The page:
Understanding Meteor Showers the Pleiades the Perseid and more

Meteor showers have fascinated the inhabitants of the earth since the beginning of humankind. They have inspired songs like “Catch a Falling Star” and fairy tales like “The Girl with the 3 Matches”. Native peoples of all kinds of cultures have seen them as omens preceding events of great significance, similar to the appearance of comets.

So, what is a meteor shower?

A Meteor shower is a phenomenon in which hundreds of “shooting stars” can be viewed every hour. Meteor showers occur annually at various times and are named for the constellations from which they appear (such as the Perseids, Orionids and Leonids). I live out in the country and I have found that the best place to see meteor showers is in an elevated place where there are no city lights, such as in a rural area!

Most shooting stars are actually debris floating in space. Most of the debris the earth comes in contact with is “dust” (very small particles) left behind by comets traveling through the solar system. When the Earth happens to run into this debris while orbiting the sun, those pieces of debris enter our atmosphere at high speeds and heat up until they burn up (they vaporize, layer by layer in very high temperatures, generated by the friction of entering our atmosphere) and give off a bright light (they “incandesce”). They are called meteoroids.

The question is: if most of those meteors are only tiny particles, how can we see them as a rather large and bright streak of light in the sky?
Amazingly, a grain-sized meteoroid will have a meteor tail that is only a few feet (about a meter) wide, but it may be many miles long because of the high speed of the debris.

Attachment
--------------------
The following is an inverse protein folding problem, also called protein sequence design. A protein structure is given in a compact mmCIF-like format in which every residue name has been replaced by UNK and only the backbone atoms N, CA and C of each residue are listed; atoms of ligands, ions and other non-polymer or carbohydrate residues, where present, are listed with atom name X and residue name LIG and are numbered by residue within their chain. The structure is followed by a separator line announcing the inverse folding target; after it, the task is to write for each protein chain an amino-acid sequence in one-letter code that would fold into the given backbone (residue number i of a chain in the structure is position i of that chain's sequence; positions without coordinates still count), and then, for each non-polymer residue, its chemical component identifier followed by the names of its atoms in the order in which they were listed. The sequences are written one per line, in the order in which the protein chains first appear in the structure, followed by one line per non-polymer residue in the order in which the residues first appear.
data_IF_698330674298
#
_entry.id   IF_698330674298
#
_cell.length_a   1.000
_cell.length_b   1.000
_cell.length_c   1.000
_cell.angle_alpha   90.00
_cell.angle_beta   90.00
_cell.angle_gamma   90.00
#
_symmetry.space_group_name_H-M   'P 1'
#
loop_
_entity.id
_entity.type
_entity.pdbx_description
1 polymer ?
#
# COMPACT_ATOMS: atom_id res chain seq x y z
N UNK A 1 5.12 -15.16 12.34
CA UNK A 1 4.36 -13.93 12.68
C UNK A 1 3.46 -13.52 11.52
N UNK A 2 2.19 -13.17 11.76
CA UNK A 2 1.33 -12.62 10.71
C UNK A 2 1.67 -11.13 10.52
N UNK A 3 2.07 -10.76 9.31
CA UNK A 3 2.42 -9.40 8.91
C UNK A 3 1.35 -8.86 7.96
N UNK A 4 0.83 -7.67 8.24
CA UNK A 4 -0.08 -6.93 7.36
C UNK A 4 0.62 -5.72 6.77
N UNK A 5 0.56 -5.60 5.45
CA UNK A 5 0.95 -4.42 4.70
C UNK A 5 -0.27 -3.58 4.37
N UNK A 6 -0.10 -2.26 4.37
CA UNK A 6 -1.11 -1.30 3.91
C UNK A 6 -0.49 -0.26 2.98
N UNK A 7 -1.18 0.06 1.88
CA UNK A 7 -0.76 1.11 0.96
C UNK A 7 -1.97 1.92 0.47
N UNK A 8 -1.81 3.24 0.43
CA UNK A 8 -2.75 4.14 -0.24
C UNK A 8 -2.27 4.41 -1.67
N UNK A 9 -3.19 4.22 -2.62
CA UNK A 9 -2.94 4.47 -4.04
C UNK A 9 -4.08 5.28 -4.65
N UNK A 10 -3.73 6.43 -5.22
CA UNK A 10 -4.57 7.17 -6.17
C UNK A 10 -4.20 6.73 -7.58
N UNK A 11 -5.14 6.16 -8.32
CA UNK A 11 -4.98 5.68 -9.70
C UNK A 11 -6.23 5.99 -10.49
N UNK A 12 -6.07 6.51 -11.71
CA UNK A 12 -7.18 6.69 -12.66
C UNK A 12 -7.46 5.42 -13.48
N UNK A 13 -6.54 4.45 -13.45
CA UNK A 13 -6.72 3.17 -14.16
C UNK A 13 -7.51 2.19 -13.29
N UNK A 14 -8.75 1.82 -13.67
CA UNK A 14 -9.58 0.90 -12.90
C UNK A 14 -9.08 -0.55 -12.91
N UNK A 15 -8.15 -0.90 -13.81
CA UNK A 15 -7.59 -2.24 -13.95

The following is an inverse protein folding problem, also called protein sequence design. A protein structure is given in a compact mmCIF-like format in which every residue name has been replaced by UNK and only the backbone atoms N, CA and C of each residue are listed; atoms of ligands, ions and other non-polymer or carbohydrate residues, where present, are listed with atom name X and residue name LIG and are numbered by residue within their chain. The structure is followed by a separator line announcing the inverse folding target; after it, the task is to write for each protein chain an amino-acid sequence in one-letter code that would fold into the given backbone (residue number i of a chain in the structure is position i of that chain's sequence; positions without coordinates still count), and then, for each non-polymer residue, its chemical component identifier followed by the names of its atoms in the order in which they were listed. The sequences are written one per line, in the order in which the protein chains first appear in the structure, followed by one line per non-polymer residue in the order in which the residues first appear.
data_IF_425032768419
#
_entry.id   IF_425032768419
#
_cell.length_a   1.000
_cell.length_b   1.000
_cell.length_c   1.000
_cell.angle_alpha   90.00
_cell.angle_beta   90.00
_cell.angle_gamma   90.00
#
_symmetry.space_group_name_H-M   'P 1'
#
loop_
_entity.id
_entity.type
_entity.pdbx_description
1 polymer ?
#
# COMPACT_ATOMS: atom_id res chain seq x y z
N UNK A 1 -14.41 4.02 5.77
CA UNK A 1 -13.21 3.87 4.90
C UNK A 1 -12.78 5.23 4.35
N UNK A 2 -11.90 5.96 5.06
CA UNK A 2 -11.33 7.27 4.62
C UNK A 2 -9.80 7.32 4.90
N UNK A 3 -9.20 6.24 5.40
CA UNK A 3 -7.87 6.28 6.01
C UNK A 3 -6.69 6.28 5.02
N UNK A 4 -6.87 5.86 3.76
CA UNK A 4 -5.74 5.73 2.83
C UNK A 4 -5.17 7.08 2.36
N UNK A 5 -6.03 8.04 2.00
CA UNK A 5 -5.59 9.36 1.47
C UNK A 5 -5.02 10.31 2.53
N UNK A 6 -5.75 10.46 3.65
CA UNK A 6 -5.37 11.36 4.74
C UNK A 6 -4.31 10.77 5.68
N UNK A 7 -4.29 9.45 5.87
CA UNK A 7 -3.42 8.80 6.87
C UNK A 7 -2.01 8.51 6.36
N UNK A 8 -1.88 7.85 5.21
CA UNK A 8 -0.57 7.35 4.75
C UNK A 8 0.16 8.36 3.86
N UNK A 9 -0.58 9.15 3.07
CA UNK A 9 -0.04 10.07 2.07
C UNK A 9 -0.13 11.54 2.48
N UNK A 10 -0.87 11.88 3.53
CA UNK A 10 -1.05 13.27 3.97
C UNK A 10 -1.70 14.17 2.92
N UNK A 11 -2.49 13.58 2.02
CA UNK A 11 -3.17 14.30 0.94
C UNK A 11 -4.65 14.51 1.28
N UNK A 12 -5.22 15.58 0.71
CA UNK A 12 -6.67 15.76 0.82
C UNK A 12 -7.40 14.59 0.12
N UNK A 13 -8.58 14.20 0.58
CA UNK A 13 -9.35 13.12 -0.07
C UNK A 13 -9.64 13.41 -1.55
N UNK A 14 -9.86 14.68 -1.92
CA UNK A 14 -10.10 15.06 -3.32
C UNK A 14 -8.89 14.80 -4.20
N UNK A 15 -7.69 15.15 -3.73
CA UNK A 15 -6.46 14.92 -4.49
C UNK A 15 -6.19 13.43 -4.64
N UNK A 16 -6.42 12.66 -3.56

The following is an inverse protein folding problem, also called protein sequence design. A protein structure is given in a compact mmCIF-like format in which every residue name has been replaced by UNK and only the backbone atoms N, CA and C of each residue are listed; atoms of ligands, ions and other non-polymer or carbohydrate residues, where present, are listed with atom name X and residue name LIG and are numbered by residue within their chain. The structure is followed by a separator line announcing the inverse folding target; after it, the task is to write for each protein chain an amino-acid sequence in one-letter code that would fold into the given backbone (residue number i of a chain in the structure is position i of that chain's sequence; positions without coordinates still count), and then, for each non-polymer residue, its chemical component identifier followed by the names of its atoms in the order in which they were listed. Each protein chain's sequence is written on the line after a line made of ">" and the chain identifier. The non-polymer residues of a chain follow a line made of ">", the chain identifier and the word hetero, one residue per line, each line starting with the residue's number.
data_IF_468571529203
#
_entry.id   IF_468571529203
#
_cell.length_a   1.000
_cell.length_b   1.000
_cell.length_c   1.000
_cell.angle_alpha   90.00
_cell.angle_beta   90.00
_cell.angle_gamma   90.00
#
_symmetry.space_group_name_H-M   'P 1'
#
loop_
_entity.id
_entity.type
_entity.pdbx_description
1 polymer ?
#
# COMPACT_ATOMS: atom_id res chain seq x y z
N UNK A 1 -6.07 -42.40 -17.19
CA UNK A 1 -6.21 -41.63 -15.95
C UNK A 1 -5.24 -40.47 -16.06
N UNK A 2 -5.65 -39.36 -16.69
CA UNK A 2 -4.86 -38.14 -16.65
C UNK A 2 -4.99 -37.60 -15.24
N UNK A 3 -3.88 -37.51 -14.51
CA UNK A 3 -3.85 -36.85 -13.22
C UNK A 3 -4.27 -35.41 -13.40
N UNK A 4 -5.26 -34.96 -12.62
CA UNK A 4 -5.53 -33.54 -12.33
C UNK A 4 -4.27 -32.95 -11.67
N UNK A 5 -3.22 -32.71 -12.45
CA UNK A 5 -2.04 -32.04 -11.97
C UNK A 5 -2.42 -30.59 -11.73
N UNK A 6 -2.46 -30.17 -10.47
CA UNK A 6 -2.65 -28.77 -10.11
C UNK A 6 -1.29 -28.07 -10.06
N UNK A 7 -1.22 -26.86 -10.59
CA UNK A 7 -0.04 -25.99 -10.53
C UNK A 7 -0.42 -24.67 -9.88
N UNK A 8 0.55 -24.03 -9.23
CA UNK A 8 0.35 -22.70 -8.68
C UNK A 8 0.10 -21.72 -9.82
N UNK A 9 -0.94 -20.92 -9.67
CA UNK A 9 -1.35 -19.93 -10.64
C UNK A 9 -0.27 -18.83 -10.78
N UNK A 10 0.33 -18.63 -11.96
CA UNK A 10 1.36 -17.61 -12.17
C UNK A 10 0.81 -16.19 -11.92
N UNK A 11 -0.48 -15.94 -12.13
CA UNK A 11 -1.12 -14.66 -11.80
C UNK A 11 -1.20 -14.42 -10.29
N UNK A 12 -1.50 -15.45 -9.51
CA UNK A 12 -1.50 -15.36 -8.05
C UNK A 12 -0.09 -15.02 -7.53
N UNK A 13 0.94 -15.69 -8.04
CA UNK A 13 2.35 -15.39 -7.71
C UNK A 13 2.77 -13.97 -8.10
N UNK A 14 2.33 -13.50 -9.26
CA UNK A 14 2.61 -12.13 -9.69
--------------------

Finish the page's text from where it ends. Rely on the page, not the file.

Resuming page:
Evidently, while they lack in size, they make up for it in speed (7 to 45 miles per second (11 to 72 kilometers per second!)), and this is why we can observe them in the sky!

Some interesting facts:

Meteoroids come in all shapes and sizes. They may be just bigger than a molecule and or up to about 330 feet (100 meters). Anything bigger than this is considered an asteroid.

Meteor showers happen on all kinds of planets, not just Earth.

If a meteor makes it through the atmosphere and lands on Earth (or another planet, for that matter), it is called a meteorite.

Meteoroids heat up to temperatures of up to 3,000 degrees Fahrenheit, or 1,649 degrees Celsius until they vaporize during atmospheric entry. The extreme heat breaks up the molecules of both the meteoroid and the atmosphere (which is full of diverse matter, which causes friction) into glowing ionized particles, which then combine again and release light energy in form of a short-lived “meteor tail.”

Meteors are best viewed with the naked eye. They are just too fast to be followed with a telescope!

For information on upcoming meteor showers you can go to www.NASA.gov and various other websites.

TIP: When you go out to watch a meteor shower, be sure to bring a nice warm blanket and a loved one! Happy observing!